Ambulatory
a covered walkway, outdoors (as in a church cloister) or indoors; especially the passageway around the apse and the choir of a church
Mosaic
patterns or pictures made by embedding small pieces (tesserae) of stone or glass in cement on surfaces such as walls and floors
Mausoleum
a monumental tomb
Pendentive
a concave triangular section of a hemisphere, four of which provide the transition from a square area to the circular base of a covering dome; they support the dome
-transition from square (base) to circle (dome)
Apse mosaic
usually subject relating to communion
portrait
Roman
Pantokrator
Pantocrator
Christ as ruler and judge of heaven and earth
-ruling of the heavens, of everything; Christ as all powerful, judge of the earth
triptych
a three-paneled painting or alter piece
-3 pieces, 2 doors on hinges flanking central section
Mihrab
a semicircular niche set into the qibla wall of a mosque
-a niche in the qibla wall indicating the direction of Mecca
Mosque
the Islamic building for collective worship. From the Arabic word masjid, meaning a “place for bowing down”
Madrasa
an Islamic theological college adjoining and often containing a Mosque
Minaret
a distinctive feature of mosque architecture, a tower form which the faithful are called to worship
-the tower associated with a mosque from which the faithful are called to prayer
Ball court
becomes standard part of urban life for Mesoamerica
-recreational & symbolic
-for ceremony - loser executed
Geoglyph
ground drawings, from N. Chile to N. Peru
- figures/drawings etched into earth’s face by removing rocks and topsoil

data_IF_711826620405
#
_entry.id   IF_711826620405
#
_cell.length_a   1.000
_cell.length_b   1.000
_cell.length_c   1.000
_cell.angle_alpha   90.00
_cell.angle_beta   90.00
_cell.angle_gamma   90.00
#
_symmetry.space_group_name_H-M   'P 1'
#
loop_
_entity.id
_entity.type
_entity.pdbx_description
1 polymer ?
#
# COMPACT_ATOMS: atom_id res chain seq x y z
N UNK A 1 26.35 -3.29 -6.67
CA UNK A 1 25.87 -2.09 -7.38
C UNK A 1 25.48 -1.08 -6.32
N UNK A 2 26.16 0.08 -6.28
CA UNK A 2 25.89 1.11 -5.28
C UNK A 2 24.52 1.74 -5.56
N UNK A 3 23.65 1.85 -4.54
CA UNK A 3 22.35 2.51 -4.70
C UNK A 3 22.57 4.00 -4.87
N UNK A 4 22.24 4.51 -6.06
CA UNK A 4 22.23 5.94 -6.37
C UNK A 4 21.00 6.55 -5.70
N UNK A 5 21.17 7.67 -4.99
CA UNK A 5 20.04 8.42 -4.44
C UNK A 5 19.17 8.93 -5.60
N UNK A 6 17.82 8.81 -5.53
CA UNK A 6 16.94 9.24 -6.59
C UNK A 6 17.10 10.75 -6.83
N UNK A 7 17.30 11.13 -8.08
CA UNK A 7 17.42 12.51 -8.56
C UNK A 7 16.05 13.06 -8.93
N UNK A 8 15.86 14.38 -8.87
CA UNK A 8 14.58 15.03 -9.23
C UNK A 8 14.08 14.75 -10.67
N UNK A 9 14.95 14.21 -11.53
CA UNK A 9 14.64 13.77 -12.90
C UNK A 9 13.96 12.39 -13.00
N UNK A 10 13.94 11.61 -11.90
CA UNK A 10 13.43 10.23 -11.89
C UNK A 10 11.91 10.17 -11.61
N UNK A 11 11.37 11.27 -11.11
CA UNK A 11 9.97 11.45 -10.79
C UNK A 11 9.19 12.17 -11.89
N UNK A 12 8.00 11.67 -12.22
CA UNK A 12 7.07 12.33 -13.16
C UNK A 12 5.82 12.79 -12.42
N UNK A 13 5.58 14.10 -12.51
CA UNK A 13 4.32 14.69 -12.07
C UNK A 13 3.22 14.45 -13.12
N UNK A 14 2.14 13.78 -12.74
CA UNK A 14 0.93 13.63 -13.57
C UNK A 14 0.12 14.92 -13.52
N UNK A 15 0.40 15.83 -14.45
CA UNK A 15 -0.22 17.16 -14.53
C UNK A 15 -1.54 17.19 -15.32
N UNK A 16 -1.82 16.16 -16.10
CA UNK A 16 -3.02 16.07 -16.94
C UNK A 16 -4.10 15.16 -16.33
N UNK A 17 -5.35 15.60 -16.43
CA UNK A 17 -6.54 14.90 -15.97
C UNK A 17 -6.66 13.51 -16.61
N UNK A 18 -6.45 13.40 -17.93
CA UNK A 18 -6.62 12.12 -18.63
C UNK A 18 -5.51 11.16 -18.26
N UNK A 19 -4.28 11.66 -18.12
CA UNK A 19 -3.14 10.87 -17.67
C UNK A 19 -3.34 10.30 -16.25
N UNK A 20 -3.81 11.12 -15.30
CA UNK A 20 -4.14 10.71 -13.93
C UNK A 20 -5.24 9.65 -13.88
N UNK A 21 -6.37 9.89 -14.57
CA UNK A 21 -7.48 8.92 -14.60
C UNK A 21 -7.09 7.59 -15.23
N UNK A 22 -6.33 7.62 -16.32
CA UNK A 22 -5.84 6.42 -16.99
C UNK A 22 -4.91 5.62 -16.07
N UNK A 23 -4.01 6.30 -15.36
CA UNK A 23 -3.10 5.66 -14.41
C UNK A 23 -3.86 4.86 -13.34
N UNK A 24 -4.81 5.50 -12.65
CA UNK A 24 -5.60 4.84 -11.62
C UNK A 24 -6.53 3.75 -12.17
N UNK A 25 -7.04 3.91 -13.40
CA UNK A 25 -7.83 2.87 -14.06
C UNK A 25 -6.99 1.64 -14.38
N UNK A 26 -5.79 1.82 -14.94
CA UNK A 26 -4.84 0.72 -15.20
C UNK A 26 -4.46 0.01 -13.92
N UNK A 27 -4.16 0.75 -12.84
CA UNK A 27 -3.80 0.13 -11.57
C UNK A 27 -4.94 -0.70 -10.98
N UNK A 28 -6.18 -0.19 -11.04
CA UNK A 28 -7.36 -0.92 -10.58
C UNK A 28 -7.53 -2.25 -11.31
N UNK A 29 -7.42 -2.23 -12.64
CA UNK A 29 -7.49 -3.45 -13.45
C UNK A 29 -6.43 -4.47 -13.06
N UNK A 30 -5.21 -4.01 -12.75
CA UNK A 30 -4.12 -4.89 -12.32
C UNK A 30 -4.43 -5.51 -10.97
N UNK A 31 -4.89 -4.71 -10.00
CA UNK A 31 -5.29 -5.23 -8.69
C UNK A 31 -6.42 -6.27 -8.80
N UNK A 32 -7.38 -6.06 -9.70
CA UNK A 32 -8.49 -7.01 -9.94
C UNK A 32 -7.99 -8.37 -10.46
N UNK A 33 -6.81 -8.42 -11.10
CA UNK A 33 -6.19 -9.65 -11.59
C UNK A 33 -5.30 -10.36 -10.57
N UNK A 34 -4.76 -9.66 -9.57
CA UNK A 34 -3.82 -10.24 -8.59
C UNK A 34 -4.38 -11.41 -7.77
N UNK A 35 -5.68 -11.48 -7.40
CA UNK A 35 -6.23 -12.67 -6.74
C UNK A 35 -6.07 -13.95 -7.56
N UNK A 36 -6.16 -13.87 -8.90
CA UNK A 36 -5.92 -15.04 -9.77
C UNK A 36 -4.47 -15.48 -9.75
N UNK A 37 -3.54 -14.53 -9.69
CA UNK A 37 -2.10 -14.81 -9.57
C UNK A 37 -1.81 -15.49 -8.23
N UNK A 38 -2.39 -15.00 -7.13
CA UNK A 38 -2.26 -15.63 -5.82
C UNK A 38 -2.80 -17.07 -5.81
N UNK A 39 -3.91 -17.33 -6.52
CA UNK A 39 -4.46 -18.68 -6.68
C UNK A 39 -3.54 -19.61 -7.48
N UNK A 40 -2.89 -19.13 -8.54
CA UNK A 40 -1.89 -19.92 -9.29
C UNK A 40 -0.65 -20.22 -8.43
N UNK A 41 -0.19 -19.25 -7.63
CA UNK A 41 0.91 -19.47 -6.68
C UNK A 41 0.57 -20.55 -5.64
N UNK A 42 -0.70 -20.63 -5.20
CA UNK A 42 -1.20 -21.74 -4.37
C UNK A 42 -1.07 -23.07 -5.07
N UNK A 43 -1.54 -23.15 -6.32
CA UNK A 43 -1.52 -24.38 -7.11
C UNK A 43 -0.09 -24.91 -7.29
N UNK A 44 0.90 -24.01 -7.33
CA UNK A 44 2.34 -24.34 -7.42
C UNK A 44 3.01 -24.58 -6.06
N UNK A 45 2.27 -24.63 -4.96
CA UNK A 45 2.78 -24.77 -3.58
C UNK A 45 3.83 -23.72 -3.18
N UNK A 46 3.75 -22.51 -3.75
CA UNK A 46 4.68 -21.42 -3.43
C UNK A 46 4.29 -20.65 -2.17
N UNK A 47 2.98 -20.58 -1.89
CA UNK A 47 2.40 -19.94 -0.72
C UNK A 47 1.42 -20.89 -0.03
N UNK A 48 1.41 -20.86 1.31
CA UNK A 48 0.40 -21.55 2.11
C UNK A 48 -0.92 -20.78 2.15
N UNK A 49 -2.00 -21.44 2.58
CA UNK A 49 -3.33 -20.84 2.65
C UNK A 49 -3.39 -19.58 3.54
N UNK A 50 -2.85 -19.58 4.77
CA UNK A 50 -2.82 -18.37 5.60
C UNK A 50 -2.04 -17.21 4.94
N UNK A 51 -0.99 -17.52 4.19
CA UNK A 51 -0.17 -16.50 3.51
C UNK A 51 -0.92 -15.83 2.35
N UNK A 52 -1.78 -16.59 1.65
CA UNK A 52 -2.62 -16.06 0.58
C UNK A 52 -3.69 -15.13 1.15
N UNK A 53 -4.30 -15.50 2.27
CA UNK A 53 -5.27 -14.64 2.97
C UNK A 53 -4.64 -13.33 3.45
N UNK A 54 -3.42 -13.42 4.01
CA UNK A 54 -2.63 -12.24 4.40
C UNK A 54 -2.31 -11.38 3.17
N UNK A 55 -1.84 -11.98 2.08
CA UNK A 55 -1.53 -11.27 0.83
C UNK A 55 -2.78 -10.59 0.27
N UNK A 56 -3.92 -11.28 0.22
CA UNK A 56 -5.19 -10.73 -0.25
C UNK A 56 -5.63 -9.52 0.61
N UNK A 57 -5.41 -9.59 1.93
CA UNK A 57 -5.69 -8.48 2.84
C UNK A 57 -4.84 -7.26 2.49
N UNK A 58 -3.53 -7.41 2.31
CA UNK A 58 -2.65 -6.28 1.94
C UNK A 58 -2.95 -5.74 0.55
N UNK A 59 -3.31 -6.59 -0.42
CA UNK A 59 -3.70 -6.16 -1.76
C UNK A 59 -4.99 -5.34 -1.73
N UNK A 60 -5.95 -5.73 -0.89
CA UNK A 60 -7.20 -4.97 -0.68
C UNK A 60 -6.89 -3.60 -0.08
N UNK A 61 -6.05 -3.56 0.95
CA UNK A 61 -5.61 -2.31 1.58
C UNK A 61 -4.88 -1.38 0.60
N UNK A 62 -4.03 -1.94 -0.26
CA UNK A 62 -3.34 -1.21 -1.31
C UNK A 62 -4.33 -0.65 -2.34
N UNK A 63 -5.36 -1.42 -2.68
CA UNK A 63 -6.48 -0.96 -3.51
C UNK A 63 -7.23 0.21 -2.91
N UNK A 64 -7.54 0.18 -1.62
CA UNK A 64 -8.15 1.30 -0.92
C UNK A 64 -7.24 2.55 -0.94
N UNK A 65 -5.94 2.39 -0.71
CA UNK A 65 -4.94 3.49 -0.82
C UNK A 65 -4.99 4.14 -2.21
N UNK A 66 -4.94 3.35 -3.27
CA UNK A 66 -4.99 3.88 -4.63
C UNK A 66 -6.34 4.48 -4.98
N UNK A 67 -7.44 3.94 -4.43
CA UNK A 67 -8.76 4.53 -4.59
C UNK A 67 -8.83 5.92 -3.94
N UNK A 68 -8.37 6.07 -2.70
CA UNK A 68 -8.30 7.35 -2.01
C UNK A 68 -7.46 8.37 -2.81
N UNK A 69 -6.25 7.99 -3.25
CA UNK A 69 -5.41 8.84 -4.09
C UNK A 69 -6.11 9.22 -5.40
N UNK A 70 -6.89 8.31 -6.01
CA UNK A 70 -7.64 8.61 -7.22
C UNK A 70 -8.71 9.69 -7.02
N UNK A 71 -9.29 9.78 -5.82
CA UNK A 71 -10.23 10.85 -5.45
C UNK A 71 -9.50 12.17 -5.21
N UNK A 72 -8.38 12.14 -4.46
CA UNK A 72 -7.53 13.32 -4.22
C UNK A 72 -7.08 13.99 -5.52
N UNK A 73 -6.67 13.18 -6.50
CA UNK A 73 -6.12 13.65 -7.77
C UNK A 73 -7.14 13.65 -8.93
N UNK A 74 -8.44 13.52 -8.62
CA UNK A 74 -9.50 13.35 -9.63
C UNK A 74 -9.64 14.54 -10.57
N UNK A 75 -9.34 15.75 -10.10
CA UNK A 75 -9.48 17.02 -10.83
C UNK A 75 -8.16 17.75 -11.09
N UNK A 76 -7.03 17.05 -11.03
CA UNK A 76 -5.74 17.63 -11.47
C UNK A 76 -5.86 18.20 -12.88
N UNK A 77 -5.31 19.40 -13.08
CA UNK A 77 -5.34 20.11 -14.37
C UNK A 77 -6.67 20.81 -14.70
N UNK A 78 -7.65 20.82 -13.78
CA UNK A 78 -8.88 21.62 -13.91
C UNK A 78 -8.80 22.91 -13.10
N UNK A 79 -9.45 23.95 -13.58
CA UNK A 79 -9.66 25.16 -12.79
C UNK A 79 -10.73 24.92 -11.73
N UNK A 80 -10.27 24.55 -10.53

- mysterious, unknown meaning
-famous: hummingbird, complex and large design
-a lot of spirals
Kiva
a large circular underground structure that is the spiritual and ceremonial center of Pueblo Indian life
-have cyclical pattern of thinking (circles); only space specifically for men; reflects pit house construction (in the ground)
Zimbabwe
-Zimbabwe = stone house/ enclosure; became way of demarcating space for elite
-great fortresses, big houses w/ in a larger community that house the ruling class
Carpet page
in early medieval manuscripts, decorative pages resembling textiles
Interlace
complex shapes and forms used to decorate churches, purse covers, books, textile
EARLY CHRISTIAN - seen mostly in North (Charlemagne)
Westwork
the façade and towers at the western end of a medieval church, principally in Germany
-innovation of Earl Medieval Christian era
Gallery
ROMANESQUE: provided additional support for heavy masonry vaulting & space for extra pilgrims
Tympanum
Romanesque: the space enclosed by a lintel and an arch over a doorway
buttress
GOTHIC provided extra lateral support for vaulted ceiling
lateral elements like compound piers, connected by horizontal flying element, open up space for glass by lightening the wall load
tapestry
a weaving technique in which the weft threads are packed densely over the warp threads so that the designs are woven directly into the fabric
ribbed vault
Gothic: a vault in which the diagonal and transverse ribs compose a structural skeleton that partially supports the masonry web between them
-allows for more flexible and elaborate spaces, linear effects, disperses thrust, decorative too
triforium
Gothic: cathedral - the blind arcaded gallery below the clerestory; occasionally the arcades are filled with stained glass
-purely decoration
-took over Gallery space from Romanesque
rose window
Gothic: a circular stained glass window; usually on westwork, can by in triforium